Sometimes I can take a film for it’s set-pieces: I have a friend that felt the uneven nature of ‘Ad Astra’  showed that James Gray failed at narrative, and that may be so, but again that film’s sci-fi set-pieces won me over despite the unevenness (well, that and Hoyte Van Hoytema’s cinematography wowed me). Tarantino’s films are often a sequence of grandiose set-pieces. Jodorowsky’s odysseys are built on moments and vision rather than coherence. If there’s inventiveness, skill and pleasing aesthetic, that alone can impress. But there are many superficial pleasures to be had and quite often the overall vision can compensate for narrative weaknesses.

So, those opening set-pieces of ‘John Wick 3’ still strike me as worthy and impressive in their talent, inventiveness and execution, and that half hour alone will still gain marks from me, although I may find it easy to b thee indifferent to the rest of it.

Wednesday, 18 March 2020

Ad Astra

James Gray, 2019, China-USA
screenplay: James Gray & Ethan Gross

Half of it is Brad-Pitt-Is-Sad-In-Space-Because-Of-Daddy-Issues and the other half is space-pirates, space-monkeys, space-fights. The latter is most fun and whereas it is obvious the former is meant to be moving, it’s less interesting. ‘Ad Astra’ follows ‘Interstellar’ and ‘Arrival’ in the trend of dazzling sci-fi concepts and effects undercut by parenting issues. It means that universe- and mind-expanding ideas are beholden to human angst and are the less challenging or transcendent for that. These films are reassurance that the universe does indeed revolve around you.

Mark Kermode says: “Brad Pitt sulks in outer space.” But on the reverse side, Ann Hornaday feels that “it’s precisely the film’s earthbound emotional truth that give it heft,  meaning and grandeur.”  “Ad Astra is unambiguously a film of its moment, one about a man’s struggle for personal meaning and a place in the world in a time of fallen fathers,” says Manohla Dargis, but I can’t think of a more well-trod subject. James Gray probably wouldn’t have been the first name that came to mind when guessing who directed such a genre film, but he’s always as lavish and interesting, even if he may err on the side of earnestness. And male existentialism is one of his themes. Always enjoyable and stylish, there is always something in his films left a little wanting, leaving them just short of greatness although obvious contenders.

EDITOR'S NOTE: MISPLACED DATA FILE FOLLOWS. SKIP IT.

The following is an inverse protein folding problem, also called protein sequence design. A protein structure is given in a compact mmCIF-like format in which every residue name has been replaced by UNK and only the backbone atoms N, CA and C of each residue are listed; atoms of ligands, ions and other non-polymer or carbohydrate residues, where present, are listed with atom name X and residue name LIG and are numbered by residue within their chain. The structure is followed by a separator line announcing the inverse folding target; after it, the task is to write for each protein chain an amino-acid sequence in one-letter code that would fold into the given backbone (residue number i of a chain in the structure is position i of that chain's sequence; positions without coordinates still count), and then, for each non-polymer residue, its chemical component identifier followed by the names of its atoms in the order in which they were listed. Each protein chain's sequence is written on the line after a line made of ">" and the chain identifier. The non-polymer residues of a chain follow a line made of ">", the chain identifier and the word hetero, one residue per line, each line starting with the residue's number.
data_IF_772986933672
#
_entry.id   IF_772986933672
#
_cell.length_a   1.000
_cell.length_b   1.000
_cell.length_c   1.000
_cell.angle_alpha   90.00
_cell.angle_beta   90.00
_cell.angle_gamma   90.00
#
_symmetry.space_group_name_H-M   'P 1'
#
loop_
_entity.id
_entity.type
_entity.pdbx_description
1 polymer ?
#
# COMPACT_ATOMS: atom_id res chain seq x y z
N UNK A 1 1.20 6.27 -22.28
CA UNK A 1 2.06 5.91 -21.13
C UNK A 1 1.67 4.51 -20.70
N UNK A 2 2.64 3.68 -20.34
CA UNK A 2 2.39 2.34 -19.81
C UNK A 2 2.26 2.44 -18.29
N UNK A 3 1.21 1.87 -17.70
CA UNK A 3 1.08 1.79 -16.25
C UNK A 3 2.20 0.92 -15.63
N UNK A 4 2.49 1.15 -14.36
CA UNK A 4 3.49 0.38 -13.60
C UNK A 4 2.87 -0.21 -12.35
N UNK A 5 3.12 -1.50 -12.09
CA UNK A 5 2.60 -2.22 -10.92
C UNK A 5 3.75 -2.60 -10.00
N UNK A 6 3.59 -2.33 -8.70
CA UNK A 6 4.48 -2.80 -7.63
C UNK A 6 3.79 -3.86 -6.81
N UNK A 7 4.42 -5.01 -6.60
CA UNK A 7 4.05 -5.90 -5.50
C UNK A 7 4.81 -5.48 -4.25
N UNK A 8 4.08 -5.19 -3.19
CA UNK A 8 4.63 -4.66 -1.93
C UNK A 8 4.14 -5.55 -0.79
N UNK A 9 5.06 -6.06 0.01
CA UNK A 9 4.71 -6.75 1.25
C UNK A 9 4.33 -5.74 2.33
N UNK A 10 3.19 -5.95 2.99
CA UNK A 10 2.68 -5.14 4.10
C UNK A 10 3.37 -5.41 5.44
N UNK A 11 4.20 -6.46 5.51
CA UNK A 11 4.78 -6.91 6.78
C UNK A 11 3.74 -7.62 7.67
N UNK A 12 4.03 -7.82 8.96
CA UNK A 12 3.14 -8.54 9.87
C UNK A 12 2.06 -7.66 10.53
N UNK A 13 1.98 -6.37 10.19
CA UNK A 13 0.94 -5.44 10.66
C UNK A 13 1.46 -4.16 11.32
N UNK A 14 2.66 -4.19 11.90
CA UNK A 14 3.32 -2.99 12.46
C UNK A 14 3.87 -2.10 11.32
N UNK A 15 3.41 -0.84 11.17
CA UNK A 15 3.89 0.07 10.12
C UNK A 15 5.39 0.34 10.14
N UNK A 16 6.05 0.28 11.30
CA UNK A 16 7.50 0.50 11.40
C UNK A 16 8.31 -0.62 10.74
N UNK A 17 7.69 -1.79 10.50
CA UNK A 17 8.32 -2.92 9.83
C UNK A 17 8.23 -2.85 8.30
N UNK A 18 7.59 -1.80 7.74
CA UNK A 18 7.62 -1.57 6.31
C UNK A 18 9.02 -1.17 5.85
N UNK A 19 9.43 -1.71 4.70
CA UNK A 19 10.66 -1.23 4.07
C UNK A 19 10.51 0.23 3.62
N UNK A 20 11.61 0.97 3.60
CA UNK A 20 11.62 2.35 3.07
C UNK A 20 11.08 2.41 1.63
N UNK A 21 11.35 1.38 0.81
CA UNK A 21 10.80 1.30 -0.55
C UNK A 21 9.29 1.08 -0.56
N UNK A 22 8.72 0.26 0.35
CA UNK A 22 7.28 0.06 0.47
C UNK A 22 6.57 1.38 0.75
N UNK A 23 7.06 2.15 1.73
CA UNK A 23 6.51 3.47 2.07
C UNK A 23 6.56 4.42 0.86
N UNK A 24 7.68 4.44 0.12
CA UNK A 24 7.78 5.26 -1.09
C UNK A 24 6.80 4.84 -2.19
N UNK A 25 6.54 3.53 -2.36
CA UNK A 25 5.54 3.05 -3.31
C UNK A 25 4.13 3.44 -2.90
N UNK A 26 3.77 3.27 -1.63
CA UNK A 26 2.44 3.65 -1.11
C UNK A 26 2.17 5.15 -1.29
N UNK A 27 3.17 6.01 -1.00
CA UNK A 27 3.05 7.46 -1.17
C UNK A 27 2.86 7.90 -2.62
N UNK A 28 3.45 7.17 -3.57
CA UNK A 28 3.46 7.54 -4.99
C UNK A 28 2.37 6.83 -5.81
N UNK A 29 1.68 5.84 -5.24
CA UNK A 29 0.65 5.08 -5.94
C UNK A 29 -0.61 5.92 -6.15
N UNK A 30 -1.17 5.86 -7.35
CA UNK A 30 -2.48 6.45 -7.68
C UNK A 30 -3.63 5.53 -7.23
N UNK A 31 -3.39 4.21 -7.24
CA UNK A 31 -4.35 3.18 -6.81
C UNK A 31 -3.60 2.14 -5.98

‘Ad Astra’: “to the stars”. Emotionally stunted spaceman goes in search of his dad in the region of Neptune. Yes: ‘Apocalypse Now’. There’s stately Kubrickian framing, a little conspiracy theory, several memorable set pieces. Hornaday notes “Gray … had said he set out to make the most realistic science fiction ever made.” However, negligible science doesn’t matter (climbing into a rocket that’s blasting off??), but – not to harsh on the mellow of Pitt’s paternal issues being sorted out – he commits acts that causes multiple deaths, et cetera, and surely there would be some repercussions? But we know from ‘Interstellar’ all about the time quandaries, so perhaps by the time he got home they had all forgotten? But that’s a central problem for these sci-fi films that prioritise human introversion over the cosmos: as long as there is some family resolution namechecked, everything else becomes secondary (In ‘Interstellar’ the across-the-dimensions reunion the film has been fighting for is much like a passing thought; in ‘Arrival’ the incredible alien contact is secondary to montages of maternity).

But on the plus side, Hoyte Van Hoytema’s cinematography and the special effects work ensure that the space stuff is gorgeous: buggies doing a ‘Mad Max’ and chasing over the lunar surface is a highlight, as are the blue rings of Neptune. It’s a film that has learnt well from ‘2001: a space odyssey’. The reveal of the space baboons is a good one. There’s too little of Donald Sutherland and Ruth Negga. And we can do without Pitt’s unnecessary narration, but his aging-but-handsome visage gives good profile: there is always the sense that he knows exactly what he is doing. I’ve read comments that it’s a slow film, but I think pensive is more appropriate, and that’s fine: I think it’s pitched just right for what it’s doing. Especially as it just keeps breaking out into agreeable pulp digressions, which certainly stops it from being Terrence Malick In Space and always keeps it intriguing. Whether it fully gels and reconciles what seems to be its internal conflict of whether to go full arty or full pulp depends upon your generosity … or daddy issues.